+
More

The health department was called on a teen's hot dog stand. Its response was wonderful.

Jaequan Faulkner loves running his hot dog stand.

The 13-year-old from Minneapolis is the proud owner of Mr. Faulkner's Old Fashioned Hot Dogs. It's a pop-up now, but, according to The Star Tribune, he hopes to turn it into a food truck one day.

Faulkner started the business when he found his uncle's old rotisserie machine and decided to put it to good use. This summer, he set up shop, filling the hungry bellies of approximately 20 customers a day with hot dogs, polish sausages, chips, and drinks.


Shortly after he started selling hot dogs, someone called the health department. They responded in a way no one expected.

Sure, food sellers have to be regulated, but this is just a teen grilling hot dogs for some extra pocket money. Instead of shutting Faulkner down, the health department helped him make his business a bigger success.

Not only did they provide him with all the necessary information on passing a health inspection — now Faulkner's got thermometers, hand sanitizer, and a station for cleaning his tongs and other tools of the trade — but the city also paid for Faulkner's permit once he'd checked off all the requirements.

For Faulkner, it's not just about the money — it's about making a difference in his community.

"I like having my own business,” he told The Tribune. "I like letting people know just because I'm young doesn't mean I can't do anything."

And he's not slowing down anytime soon — in 2019, the teen-trepreneur plans to donate a percentage of his profits to organizations raising awareness about depression and suicide, something that's personally important to him.

Go get 'em, Jaequan. Today, a hot dog stand. Tomorrow? The world!

This story first appeared on the author's Medium and is reprinted here with permission.

Because you're a girl.

This article originally appeared on 04.14.17


I was promoted a few weeks ago, which was great. I got a lot of nice notes from friends, family, customers, partners, and random strangers, which was exciting.

But it wasn't long until a note came in saying, “Everyone knows you got the position because you're a girl." In spite of having a great week at a great company with great people whom I love, that still stung, because it's not the first time I've heard it.

Keep ReadingShow less
Identity

This blind chef wore a body cam to show how she prepares dazzling dishes.

How do blind people cook? This "Masterchef" winner leans into her senses.

Image pulled from YouTube video.

Christine Ha competes on "Masterchef."

This article originally appeared on 05.26.17


There is one question chef Christine Ha fields more than any other.

But it's got nothing to do with being a "Masterchef" champion, New York Times bestselling author, and acclaimed TV host and cooking instructor.

The question: "How do you cook while blind?"

Keep ReadingShow less
All illustrations are provided by Soosh and used with permission.

I have plenty of space.

This article originally appeared on 04.09.16


It's hard to truly describe the amazing bond between dads and their daughters.

Being a dad is an amazing job no matter the gender of the tiny humans we're raising. But there's something unique about the bond between fathers and daughters.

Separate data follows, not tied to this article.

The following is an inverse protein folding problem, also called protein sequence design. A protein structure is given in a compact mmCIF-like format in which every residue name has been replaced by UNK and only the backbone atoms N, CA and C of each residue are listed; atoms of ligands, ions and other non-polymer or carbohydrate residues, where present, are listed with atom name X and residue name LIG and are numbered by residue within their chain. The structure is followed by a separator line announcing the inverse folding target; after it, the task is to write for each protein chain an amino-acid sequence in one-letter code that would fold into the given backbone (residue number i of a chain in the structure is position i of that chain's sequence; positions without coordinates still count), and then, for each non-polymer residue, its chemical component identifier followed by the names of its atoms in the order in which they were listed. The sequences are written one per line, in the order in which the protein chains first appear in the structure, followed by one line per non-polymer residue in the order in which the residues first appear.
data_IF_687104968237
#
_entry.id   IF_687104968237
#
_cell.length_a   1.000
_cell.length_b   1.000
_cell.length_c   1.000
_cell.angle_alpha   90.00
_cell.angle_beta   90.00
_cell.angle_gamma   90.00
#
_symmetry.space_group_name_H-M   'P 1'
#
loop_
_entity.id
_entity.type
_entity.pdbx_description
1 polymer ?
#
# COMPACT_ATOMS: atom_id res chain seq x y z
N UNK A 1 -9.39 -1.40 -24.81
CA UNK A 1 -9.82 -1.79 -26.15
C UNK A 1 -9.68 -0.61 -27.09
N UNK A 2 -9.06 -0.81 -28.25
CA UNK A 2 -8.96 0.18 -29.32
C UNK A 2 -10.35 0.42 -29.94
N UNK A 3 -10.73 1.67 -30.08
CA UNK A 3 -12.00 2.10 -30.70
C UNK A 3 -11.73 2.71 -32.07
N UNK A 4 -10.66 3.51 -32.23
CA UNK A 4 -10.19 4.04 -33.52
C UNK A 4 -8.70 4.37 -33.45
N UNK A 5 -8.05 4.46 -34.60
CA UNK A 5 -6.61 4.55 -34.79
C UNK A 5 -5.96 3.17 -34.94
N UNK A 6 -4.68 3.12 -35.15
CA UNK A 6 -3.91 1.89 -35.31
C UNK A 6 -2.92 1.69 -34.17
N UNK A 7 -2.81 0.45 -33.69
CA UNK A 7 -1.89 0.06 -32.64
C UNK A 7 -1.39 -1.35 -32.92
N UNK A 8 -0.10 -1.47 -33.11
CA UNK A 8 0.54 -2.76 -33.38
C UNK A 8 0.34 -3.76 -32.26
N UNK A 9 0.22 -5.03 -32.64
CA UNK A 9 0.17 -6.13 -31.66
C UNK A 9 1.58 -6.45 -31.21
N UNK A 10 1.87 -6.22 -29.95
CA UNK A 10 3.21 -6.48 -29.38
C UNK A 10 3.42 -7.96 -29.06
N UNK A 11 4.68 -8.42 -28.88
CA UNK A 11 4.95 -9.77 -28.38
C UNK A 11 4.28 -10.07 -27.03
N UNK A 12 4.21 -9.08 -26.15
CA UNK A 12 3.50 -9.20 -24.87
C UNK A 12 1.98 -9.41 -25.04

Most dads know what it's like to struggle with braiding hair, but we also know that bonding time provides immense value to our daughters. In fact, studies have shown that women with actively involved fathers are more confident and more successful in school and business.

Keep ReadingShow less

Gordon Ramsay at play... work.

This article originally appeared on 04.22.15


Gordon Ramsay is not exactly known for being nice.

Or patient.

Or nurturing.

On his competition show "Hell's Kitchen," he belittles cooks who can't keep up. If people come to him with their problems, he berates them. If someone is struggling to get something right in the kitchen, he curses them out.

Keep ReadingShow less

This article originally appeared on 01.27.20


From 1940 to 1945, an estimated 1.3 million people were deported to Auschwitz, the largest complex of Nazi concentration camps. More than four out of five of those people—at least 1.1 million people—were murdered there.

On January 27, 1945, Soviet forces liberated the final prisoners from these camps—7,000 people, most of whom were sick or dying. Those of us with a decent public education are familiar with at least a few names of Nazi extermination facilities—Auschwitz, Dachau, Bergen-Belsen—but these are merely a few of the thousands (yes, thousands) of concentration camps, sub camps, and ghettos spread across Europe where Jews and other targets of Hitler's regime were persecuted, tortured, and killed by the millions.

Keep ReadingShow less
Health

What I realized about feminism after my male friend was disgusted by tampons at a party.

"After all these years, my friend has probably forgotten, but I never have."

Photo by Josefin on Unsplash

It’s okay men. You don’t have to be afraid.

This article originally appeared on 08.12.16


Years ago, a friend went to a party, and something bothered him enough to rant to me about it later.

And it bothered me that he was so incensed about it, but I couldn't put my finger on why. It seemed so petty for him to be upset, and even more so for me to be annoyed with him.

Recently, something reminded me of that scenario, and it made more sense. I'll explain.

Keep ReadingShow less